TW Author Interview by Martha Nichols
How Three Comic Book Lovers Weave a Story Together
New York City, 1942. Evelyn comes to live with her bohemian aunt, who is none too pleased to play mom to a grade-school kid. Lonely Evelyn draws her own comics to help cope with her absent parents. But once she befriends Tony, the son of the janitor of their apartment building, things get a LOT more exciting…
Ever wonder how you create a graphic novel?
I was immediately hooked by Pascal Dizin’s art in City of Spies (First Second Books, 2010). Yet the graphics weren’t the only reason this became our featured book for the issue. The story by Susan Kim and Laurence Klavan appealed to me, too.
Pascal says Hergé, creator of the Tintin comics, was his main source—”probably obviously”—although he also looked at the work of Yves Chaland, Daniel Torres, and other comic artists influenced by Hergé.
Pascal told me by email that he drew Evelyn’s own comics in a cartoonier style:
[They were] based more on comics Evelyn herself would have been reading in the 1940s, like C.C. Beck’s Captain Marvel work, gag comic artists such as Roy Nelson, and Casper the Friendly Ghost.”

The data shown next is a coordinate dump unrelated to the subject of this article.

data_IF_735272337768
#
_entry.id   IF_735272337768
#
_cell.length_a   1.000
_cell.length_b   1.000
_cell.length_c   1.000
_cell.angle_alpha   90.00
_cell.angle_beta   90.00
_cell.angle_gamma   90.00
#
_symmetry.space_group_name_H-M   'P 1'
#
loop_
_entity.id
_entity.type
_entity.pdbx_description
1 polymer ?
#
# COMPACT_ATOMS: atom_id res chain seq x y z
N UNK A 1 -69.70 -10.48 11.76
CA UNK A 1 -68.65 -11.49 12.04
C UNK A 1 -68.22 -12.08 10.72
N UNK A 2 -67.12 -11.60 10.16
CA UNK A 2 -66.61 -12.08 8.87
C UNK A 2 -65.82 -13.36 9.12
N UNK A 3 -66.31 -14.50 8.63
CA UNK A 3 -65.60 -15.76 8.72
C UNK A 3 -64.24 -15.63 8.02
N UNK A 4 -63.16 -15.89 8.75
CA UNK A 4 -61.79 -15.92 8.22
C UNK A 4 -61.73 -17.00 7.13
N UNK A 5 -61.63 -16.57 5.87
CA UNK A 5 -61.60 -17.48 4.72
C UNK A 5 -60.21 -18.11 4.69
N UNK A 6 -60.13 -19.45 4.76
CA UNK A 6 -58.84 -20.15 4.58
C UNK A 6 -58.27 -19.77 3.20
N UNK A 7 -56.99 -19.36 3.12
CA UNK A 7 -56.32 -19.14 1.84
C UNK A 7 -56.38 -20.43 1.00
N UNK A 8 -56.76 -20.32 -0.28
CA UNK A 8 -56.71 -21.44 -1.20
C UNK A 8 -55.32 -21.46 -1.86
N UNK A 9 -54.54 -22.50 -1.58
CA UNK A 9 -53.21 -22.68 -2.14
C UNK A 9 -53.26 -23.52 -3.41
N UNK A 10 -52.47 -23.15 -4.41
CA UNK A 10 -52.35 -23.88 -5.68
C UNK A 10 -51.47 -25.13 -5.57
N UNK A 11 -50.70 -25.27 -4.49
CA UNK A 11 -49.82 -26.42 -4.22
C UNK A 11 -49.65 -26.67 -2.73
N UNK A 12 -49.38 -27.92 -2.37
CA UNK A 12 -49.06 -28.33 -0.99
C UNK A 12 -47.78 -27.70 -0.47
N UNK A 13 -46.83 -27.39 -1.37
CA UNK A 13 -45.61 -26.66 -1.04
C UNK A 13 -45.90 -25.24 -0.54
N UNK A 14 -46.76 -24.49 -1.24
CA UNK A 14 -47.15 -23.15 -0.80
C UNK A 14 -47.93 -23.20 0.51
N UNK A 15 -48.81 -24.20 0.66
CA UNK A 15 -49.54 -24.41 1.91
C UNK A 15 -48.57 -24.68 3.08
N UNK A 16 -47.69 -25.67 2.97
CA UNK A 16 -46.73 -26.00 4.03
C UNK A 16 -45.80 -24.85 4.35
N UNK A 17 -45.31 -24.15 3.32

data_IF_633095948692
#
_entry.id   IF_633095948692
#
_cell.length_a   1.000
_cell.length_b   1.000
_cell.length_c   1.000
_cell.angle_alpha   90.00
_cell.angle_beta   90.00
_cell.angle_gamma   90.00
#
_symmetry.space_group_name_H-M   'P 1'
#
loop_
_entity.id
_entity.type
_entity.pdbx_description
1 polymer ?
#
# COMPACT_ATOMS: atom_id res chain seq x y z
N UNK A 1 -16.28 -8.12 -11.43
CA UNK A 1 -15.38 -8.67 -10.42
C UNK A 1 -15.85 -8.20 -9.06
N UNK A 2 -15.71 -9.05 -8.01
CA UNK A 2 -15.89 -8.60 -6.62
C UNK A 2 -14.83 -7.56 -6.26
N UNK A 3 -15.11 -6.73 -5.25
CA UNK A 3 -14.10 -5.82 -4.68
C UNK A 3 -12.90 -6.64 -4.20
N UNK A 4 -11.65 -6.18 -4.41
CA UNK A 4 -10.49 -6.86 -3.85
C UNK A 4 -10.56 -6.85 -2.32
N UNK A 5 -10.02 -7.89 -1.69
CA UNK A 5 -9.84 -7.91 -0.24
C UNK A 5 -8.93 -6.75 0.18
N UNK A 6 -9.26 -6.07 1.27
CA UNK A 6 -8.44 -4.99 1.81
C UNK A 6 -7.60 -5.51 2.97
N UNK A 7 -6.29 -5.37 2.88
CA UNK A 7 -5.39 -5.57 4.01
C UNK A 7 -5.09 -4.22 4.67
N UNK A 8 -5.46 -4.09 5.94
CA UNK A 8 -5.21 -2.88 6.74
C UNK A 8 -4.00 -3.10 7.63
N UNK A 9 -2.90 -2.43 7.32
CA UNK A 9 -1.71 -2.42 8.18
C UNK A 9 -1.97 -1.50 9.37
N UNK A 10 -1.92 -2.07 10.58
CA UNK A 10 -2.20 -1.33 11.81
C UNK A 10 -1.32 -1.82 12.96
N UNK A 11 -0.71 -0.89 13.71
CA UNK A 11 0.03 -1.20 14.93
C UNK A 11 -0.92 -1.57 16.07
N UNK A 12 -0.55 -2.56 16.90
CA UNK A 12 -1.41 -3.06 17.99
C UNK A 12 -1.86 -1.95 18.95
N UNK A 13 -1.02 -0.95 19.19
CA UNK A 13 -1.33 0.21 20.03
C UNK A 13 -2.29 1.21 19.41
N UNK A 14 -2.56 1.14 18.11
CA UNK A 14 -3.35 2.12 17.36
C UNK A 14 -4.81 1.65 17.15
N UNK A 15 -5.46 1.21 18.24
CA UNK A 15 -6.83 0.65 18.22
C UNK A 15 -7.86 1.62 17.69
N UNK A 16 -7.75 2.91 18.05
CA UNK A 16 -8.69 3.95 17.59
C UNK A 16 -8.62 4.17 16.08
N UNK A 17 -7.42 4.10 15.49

In November 2010, I interviewed the authors of City of Spies about the storyline, the historical setting, and their collaborative work process. As with their creative projects, Susan and Laurence worked together to determine which one of them would answer each of the questions I’d sent.
TW: For both of you, this is your first graphic novel. Why did you decide to try your hand at writing a comic book story?
Laurence: The decision, in a sense, was made for us. We originally wrote City of Spies—and our other graphic novel, Brain Camp—as screenplays. An agent suggested they would make good graphic novels and, much to our amazement, she actually sold them.
TW: You both have experience as playwrights and screenwriters. Did this help you in writing a graphic novel? If so, in what ways?
Susan: It certainly helped that we’re both playwrights and screenwriters, even though those two forms are surprisingly different. Writing plays is relatively organic and touchy-feely: You put imaginary characters in a situation and wait to hear what they say.